Akai MPC 60
It was launched in 1988 and was created by Akai together with Roger Linn . The sequencer is pattern-oriented, the sampler is polyphonic with 16 voices. He pioneered a whole generation of products and is still quite popular today.
Typical are the 16 velocity sensitive pads on the surface of the desk, which allow easy handling of the assigned samples. In contrast to today's 16-bit or 24-bit samplers, it only records with 12 bits.
In 1991 a second version of the MPC-60 came out. The case was changed and a headphone jack was added. Roger Linn later released a new operating system (3.10) which integrated most of the functions of the MPC 3000 into the device. In addition, a SCSI interface was developed in parallel by the Marion company.
- Akai MPC 60 II (1991), which has a different housing and an additional headphone output
- Akai MPC 3000 (1994), which samples with 16 bit and, in addition to built-in effects, had a number of innovations ready
- Akai MPC 2000 (1997), intended as an affordable entry-level model; Effects and additional outputs must be purchased separately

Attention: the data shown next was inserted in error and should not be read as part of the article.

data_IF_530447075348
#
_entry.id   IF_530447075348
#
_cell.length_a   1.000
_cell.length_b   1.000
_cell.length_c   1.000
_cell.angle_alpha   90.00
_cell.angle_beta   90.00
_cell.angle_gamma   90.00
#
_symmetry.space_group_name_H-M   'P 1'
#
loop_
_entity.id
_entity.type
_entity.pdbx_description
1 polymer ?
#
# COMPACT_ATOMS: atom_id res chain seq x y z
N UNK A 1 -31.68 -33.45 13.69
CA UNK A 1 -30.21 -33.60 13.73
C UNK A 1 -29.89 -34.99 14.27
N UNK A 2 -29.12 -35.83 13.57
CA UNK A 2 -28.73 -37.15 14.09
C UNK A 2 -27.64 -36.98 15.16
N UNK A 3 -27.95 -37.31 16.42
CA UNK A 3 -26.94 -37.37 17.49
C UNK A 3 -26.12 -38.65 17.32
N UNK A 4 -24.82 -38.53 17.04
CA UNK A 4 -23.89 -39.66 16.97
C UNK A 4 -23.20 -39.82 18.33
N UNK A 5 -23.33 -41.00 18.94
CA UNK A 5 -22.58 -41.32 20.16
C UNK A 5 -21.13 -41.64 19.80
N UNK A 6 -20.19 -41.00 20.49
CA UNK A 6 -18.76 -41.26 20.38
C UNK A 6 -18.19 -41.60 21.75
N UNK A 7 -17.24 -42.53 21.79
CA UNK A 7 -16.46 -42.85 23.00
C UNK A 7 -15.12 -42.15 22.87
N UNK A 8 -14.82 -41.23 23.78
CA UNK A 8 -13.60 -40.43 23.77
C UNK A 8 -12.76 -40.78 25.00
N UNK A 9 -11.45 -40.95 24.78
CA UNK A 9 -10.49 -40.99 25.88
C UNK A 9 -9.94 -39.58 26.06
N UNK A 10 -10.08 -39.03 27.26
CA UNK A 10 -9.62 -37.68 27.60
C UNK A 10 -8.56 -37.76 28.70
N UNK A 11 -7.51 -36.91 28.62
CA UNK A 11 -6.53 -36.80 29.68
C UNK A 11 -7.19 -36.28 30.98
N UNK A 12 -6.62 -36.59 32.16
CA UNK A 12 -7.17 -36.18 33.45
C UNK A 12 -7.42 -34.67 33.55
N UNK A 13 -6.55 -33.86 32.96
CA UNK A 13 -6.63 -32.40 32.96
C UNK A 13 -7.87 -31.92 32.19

- Akai MPC 2000 XL (1999), slight extensions compared to the MPC 2000
- Akai MPC 4000 (2002), high end flagship of the MPC series with 24 bit / 96 kHz , effects
- Akai MPC 1000 (2003), new product of the MPC family, small and inexpensive and with USB port and Compactflash card
- Akai MPC 2500 (2005), the latest MPC in the classic MPC design. Pads, sequencer and user interface with new functions, 32-voice drum / phrase sampler with 16 MB built-in memory
- Akai MPC 500 (2007), the latest MPC in the classic MPC design. 12 pads, sequencer and user interface with familiar functions, 32-voice drum / phrase sampler with 16 MB built-in memory, battery operated
- Akai MPC 5000 (2009), newest MPC with built-in synthesizer